The Dragon Bracelet

I’m going to tell you a story that’s going to warm your heart.  Ready?  Buckle up friends, this one is going to make you smile:

On Saturday morning, our neighbours had a garage sale.  They were setting up as my sleepy-eyed children wandered out of their bedrooms and down the stairs.  My kids know that I often say yes to garage sale bargains, and I agreed to give them $5 each to spend at the sale.  My husband was away for the weekend, and as I puttered about the kitchen making breakfast, my kids happily scoured the treasures next door, decked out in pyjamas and bedhead.

They came home with a large several-trips-needed-to-carry karaoke machine and a framed picture of two zebras.  Impressed by the eclectic nature of their choices and the massive neighbour discount given to them, the karaoke machine went into the basement for hours of loud, uninterrupted fun, and the zebra picture went onto my daughter’s bedroom wall.  But, as with many impromptu purchases and the lessons needed to be learned about money, they began to tell me about all of the other cool stuff they’d seen.

“Mom, can we just have $5 more, and then we can get this, and this, and this!”

I explained that if they wanted anything more, they would have to buy it with their own money, and the discussion soon turned to a silver bracelet that they’d both seen.  My daughter wanted it because it reminded her of a dragon tail, and my son wanted it because it reminded him of Harry Potter and wizards.  The arguing began and I told them that if they wanted to purchase this special bracelet, they would first have to figure out how to share it fairly, minus the sibling squabbles.

They were mulling this idea over as we climbed into the truck and backed out of our driveway…… and as we glanced back at the garage sale, we saw the seven-year-old girl who lives on the other side of us walking up to the table to purchase, you guessed it, the coveted bracelet.  My daughter cried; she had envisioned taking her 50 cents back to the sale and purchasing the dragon tail bracelet to wear forever and always.  There’s a lot of absolutes when you’re seven.  But here’s where the story will warm your heart:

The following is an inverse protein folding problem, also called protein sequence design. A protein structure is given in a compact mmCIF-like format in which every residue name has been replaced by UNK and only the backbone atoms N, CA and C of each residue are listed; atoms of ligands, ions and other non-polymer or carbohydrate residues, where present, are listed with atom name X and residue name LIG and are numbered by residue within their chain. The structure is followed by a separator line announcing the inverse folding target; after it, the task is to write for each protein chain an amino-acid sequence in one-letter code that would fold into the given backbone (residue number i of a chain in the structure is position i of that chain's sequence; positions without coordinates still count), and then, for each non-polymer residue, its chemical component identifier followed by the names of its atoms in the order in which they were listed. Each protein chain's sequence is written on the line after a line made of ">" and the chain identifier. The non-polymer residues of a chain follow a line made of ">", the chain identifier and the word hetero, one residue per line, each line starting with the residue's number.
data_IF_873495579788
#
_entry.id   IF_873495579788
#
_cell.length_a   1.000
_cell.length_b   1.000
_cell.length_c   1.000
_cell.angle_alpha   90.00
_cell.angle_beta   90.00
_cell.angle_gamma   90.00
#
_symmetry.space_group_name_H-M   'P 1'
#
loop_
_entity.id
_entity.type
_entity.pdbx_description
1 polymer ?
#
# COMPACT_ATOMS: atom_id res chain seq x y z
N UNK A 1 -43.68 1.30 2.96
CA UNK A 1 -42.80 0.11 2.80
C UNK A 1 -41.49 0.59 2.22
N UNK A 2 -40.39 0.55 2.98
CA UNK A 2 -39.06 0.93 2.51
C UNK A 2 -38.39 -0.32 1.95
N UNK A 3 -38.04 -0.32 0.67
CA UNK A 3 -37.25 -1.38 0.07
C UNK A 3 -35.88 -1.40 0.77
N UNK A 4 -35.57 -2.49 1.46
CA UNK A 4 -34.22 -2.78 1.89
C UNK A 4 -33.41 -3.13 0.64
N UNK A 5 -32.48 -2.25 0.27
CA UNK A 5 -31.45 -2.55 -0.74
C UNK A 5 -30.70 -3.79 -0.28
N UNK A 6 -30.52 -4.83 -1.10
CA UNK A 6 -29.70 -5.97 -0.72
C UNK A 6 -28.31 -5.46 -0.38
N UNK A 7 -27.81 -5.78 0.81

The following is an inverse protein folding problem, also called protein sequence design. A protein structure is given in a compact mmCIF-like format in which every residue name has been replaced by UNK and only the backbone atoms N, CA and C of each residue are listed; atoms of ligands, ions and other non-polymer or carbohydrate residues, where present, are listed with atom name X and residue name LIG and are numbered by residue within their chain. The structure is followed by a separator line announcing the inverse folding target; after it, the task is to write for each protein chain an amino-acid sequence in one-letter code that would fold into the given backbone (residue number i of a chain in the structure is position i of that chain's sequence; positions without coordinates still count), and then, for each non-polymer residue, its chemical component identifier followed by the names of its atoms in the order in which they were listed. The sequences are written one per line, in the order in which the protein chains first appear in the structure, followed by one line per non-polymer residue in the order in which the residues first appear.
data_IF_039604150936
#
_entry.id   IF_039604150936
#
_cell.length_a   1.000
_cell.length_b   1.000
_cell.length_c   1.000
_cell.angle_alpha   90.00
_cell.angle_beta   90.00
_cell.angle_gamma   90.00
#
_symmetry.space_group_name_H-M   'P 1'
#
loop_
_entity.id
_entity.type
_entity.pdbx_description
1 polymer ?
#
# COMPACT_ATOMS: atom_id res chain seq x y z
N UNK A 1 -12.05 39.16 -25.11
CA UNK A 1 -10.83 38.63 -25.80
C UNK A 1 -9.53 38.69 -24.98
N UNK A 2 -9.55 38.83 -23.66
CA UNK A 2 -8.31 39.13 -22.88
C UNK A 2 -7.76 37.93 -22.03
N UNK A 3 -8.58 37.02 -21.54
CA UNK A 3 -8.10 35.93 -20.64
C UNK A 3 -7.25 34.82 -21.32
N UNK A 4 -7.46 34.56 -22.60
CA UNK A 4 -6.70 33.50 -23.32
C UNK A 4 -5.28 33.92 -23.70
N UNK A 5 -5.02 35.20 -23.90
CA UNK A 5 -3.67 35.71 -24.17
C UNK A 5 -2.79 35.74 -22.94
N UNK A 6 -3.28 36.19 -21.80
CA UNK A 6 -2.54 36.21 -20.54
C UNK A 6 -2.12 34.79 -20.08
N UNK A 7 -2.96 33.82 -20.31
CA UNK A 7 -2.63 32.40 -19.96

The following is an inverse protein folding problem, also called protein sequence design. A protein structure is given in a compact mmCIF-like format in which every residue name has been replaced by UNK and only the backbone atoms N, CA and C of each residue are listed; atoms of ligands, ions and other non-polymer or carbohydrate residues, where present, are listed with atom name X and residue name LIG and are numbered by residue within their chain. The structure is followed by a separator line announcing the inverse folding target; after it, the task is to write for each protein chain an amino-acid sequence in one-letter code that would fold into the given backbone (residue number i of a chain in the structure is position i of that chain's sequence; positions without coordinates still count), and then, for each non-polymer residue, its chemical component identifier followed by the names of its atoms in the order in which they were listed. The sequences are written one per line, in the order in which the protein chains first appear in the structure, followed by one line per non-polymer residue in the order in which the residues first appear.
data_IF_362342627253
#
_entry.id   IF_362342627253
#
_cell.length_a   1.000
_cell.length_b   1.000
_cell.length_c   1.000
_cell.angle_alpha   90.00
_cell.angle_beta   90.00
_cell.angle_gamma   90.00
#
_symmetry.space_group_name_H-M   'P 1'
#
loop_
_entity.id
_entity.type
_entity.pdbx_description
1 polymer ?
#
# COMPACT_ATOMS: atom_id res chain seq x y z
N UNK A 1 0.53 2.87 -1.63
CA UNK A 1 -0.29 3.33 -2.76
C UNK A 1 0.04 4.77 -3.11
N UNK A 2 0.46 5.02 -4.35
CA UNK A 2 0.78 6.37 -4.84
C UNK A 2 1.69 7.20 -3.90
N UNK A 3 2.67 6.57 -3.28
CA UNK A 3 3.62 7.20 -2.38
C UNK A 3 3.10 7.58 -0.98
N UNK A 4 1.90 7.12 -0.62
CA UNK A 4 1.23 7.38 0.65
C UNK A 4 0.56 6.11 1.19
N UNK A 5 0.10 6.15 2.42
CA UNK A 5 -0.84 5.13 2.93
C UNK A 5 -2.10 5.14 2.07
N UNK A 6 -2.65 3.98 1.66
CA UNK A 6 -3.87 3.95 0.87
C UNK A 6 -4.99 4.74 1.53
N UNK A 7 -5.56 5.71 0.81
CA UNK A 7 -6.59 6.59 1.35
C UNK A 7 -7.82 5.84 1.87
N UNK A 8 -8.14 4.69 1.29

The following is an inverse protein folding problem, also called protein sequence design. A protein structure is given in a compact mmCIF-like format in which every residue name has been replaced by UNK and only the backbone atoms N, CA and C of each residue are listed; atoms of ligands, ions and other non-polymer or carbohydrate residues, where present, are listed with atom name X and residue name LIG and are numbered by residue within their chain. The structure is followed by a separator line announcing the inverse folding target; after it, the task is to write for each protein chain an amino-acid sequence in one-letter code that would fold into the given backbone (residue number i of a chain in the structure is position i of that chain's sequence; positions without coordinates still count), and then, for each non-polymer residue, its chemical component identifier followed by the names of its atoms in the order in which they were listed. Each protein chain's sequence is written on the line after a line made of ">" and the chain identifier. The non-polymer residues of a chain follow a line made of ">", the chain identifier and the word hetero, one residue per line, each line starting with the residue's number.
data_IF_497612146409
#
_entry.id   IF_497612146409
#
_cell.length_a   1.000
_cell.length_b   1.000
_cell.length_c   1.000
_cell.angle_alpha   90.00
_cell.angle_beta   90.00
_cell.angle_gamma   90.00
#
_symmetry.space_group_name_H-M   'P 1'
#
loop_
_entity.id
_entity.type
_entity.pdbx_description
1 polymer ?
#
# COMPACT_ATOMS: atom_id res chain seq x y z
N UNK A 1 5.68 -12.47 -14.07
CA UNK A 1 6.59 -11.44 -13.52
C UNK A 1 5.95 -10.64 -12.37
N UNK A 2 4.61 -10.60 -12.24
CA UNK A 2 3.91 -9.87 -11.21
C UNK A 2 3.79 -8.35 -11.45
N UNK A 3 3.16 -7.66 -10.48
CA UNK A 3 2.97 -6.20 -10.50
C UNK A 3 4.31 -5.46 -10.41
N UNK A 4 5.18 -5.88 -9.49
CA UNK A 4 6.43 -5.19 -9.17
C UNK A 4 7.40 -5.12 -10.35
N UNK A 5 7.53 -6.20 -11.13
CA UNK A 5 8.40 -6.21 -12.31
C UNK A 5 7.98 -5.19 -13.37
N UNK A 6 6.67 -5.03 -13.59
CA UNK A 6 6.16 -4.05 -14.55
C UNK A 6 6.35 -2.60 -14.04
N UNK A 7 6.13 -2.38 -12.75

We went to Burlington Sports & Spine Clinic for the morning (when I’m solo-parenting, my kids sometimes spend time with Netflix in the clinic’s massage room) and returned to find a gift on our front step, addressed to my daughter.

IMG_2165“To Casey,” the card read, “I saw you looking at this bracelet and I wanted to get it for you.  I hope you like it.  From, K.”

I think I’ll end the story right here.  What else is there to say?  Three days later, and I’m still marvelling at the kindness and thoughtfulness of that moment.  I hope that it brings some joy to you too.

 


Next time, I’ll do Better.

I was in a situation a few weeks ago that I can’t get out of my head; a situation that I feel guilty about, that I’m disappointed with myself about.  And what usually helps is putting pen to paper, or rather fingers to keyboard, and getting it out of the rumination stage and into the take-action stage.

So here goes:

A few Tuesdays ago, my family was driving to swimming lessons.  We took two separate cars, as my husband was planning to head directly to the gym after swimming, while I was to take the kids home and put them to bed.  The kids chose to ride their with their dad, so I was alone in my car, a very rare occurrence, cozy and comfortable.  It was a stormy night, one of the few we’ve had during this mild Winter, with blowing snow and frigid temperatures, combined with mid-January evening darkness.  A miserable time to be out, and I was bundled in full Winter gear for the short drive to the pool.

I slowed down as I approached a red light, and noticed three people huddled together at a bus stop sign.  There was no bus shelter where they could be protected from the elements, just a bus sign on the side of the road.  I made eye contact with the figure whom I presumed to be the mother, and I glanced down at her two young daughters, who were likely in the four to six age range.  All three were in snowpants and parkas, scarves and toques, all carrying grocery bags and waiting for the bus to arrive.

I didn’t stop to help.  I had two empty carseats, an SUV full of trunk space, and I didn’t stop.  Several weeks later, I am still thinking about why on earth I didn’t stop.  This was not in my usual character.  I could’ve helped, I could’ve brightened their day, I could’ve made a difference.  But I chose not to.

Ten seconds later, I phoned my husband through my car’s Bluetooth.  “I’m turning around,” I said, “I’m going back to pick up that family I just saw.”

“I saw them too,” he said.  “Good idea.”

I turned around.  I went back to pick them up.  But in the three or four minutes it had taken me to reach that decision, they were gone, likely already on the bus they’d be waiting for.  And I’d missed my chance.  I’d missed my chance to be the best person I can be.  To be the person I want my kids to be.  To be the person that I usually am.

I arrived at the pool a few minutes after my family, and explained what happened.  I’d lost the opportunity to help, I told them.  I wish I would’ve reacted sooner, I told them.  Mommy was trying to be a good person, I told them.

But I didn’t try hard enough, and I’m quite honestly beating myself up about it.  Now, you can be assured I didn’t write this post to get online approval, or the you-really-are-a-good-person comments, but rather I wrote it because human experience has a learning curve.  Here’s a good reminder for us all: if you see a person who needs help, help.

Next time, I’ll do better.

bigger table